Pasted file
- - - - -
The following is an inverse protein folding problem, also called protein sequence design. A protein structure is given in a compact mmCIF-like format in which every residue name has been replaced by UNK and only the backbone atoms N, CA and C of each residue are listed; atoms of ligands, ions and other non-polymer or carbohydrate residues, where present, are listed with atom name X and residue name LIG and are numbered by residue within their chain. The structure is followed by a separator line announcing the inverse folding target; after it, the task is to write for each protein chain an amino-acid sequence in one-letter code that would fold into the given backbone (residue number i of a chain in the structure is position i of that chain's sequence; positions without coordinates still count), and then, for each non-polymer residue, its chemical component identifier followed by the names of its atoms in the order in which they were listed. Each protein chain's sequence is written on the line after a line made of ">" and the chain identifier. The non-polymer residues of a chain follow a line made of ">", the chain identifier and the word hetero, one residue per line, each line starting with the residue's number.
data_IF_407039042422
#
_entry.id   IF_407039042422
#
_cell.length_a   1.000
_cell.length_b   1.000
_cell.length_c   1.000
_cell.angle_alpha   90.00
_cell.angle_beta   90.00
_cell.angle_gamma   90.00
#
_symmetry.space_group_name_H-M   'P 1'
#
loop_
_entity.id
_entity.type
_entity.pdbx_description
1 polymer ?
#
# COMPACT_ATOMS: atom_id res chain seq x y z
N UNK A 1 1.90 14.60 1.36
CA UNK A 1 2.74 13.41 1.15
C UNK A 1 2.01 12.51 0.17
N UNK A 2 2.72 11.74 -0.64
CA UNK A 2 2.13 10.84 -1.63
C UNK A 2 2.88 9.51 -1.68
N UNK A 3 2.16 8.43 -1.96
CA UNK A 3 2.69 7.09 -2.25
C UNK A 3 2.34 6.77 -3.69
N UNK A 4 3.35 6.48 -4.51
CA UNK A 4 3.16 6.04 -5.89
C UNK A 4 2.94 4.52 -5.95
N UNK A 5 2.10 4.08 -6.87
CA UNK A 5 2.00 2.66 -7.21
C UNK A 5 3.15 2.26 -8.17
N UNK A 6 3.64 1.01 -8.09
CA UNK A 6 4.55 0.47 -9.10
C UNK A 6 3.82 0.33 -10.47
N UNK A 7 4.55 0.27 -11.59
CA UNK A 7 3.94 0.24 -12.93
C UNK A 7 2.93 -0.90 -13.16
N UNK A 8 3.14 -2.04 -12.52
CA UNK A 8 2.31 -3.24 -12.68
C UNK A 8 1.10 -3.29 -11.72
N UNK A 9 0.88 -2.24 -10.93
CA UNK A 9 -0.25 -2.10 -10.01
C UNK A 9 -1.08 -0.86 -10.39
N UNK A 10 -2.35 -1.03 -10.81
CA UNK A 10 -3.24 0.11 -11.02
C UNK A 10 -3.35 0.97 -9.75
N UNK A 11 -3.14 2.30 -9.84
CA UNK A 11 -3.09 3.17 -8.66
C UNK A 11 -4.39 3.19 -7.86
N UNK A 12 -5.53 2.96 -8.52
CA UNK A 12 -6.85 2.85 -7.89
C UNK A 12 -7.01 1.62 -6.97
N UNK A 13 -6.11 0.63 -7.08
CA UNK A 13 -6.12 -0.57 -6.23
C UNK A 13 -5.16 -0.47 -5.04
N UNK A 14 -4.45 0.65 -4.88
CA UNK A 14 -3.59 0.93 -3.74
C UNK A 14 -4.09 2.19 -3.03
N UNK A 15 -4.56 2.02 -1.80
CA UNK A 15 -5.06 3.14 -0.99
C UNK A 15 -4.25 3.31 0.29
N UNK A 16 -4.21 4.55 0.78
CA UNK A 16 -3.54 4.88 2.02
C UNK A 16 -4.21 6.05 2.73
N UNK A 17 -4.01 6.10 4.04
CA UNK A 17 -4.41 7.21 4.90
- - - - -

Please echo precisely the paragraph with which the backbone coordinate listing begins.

The following is an inverse protein folding problem, also called protein sequence design. A protein structure is given in a compact mmCIF-like format in which every residue name has been replaced by UNK and only the backbone atoms N, CA and C of each residue are listed; atoms of ligands, ions and other non-polymer or carbohydrate residues, where present, are listed with atom name X and residue name LIG and are numbered by residue within their chain. The structure is followed by a separator line announcing the inverse folding target; after it, the task is to write for each protein chain an amino-acid sequence in one-letter code that would fold into the given backbone (residue number i of a chain in the structure is position i of that chain's sequence; positions without coordinates still count), and then, for each non-polymer residue, its chemical component identifier followed by the names of its atoms in the order in which they were listed. Each protein chain's sequence is written on the line after a line made of ">" and the chain identifier. The non-polymer residues of a chain follow a line made of ">", the chain identifier and the word hetero, one residue per line, each line starting with the residue's number.